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By his Demos colleagues
and by his James Madison University
professors and classmates

Whitten had a brilliant mind and a beautiful way with words. I'm so glad that his memory will live on through this scholarship.

Whitten's commitment to fairness and justice continues to inspire his former colleagues at Demos.

He was always so understanding of where someone else was coming from, and "walking in their shoes." He was only with us for a short time, but I do believe his impact was monumental.

Display Name onlyWhitten…loved the world of ideas, and would stay up nights talking about the past, the future, and our place in the great sweep of history. He lived his short years on this planet to the fullest, and left an indelible mark on me and on all of his colleagues. 

Whitten was a funny, passionate, and hugely caring mensch.

Whitten’s…passion for design, typography, and social justice was infectious. I’m still… inspired by what he brought to every moment on the job.

Whitten brought his best work every day, and he was a caring friend and thoughtful colleague to everyone around him. We miss him, and we honor his memory and his legacy.

Those who knew Whitten continue to miss his presence, as well as the loss of a compassionate and ambitious writer, designer, and communicator. However, there is comfort in knowing that this scholarship honors his memory and supports in other young communicators the traits that we admired so dearly in Whitten.

It is the softer elements of Whitten's character that I remember most fondly. He was at once understated and passionate. In the world of values-driven policy, he had the extraordinary ability to stay true to his moral philosophy and still understand and empathize with the perspectives and beliefs of those with whom he didn't agree. He loved debate and loved language, so much so that we happily engaged in post-workday conversations about rhetoric and grammar. And the giddiness of his laughter--the pure, sheer joy he expressed when confronted with wit or humor--is not something that I will soon forget.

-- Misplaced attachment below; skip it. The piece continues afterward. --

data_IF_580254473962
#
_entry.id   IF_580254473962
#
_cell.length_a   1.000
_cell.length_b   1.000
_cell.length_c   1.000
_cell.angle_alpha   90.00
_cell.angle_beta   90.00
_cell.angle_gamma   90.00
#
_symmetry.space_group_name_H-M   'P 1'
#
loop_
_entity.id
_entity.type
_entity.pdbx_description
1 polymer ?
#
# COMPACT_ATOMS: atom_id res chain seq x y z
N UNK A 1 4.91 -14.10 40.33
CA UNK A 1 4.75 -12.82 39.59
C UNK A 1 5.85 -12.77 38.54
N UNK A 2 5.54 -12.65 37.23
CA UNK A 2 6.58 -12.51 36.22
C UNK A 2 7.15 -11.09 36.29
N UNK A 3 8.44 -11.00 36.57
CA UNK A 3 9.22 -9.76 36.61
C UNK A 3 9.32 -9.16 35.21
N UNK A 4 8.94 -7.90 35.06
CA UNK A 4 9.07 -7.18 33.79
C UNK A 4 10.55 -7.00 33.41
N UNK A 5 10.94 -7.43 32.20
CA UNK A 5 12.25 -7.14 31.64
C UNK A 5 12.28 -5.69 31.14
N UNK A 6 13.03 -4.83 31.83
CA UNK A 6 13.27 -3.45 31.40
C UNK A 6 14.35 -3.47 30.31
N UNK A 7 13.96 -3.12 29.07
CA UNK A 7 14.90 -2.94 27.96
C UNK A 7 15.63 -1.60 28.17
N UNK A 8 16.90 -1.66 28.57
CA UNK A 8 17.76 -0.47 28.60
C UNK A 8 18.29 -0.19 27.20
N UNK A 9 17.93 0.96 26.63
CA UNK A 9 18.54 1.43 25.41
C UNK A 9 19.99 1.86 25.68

In his work, Whitten possessed a focused energy and a clear-headed optimism. He truly believed in structural change, both in the fabric of our society, and in the processes and systems of communication that move forward the work of an organization such as Demos.

Writing anything is like trying to join a conversation that started long before you arrived, and will continue long after you leave, and I sensed that Whitten really understood this. He expressed this in the classroom, in his papers, and often through his articles for The Breeze. When Whitten wrote, he was able to voice ideas that humanized those who, for whatever reason, are not fully represented within that conversation. Likewise, he humanized those who expressed ideas with which he disagreed or that deeply offended him.

Whitten had a strong ability to communicate his ideas through his words and through design. He understood that the two work together to tell a story. When he was on The Breeze staff, his design creativity… was unmatched by anyone else, and he was able to use that creativity to successfully lead an entire redesign of the paper. Many of the elements he created are still in use today.

Whitten Maher was a student, writer, and artist with a prescient understanding of the power of communication…. His outstanding work sought to build connections and bring light. Now, through honoring work that seeks to do the same, we honor his compassion, his insight, and his invincible voice and vision.

Whitten was my classmate. As a young queer woman, his writing saved my life. I donate this money to give other Duke Dogs the means to create the lasting difference in someone else’s life that Whitten did in mine, even in our short time together at JMU. Honor the dead and fight like hell for the living.

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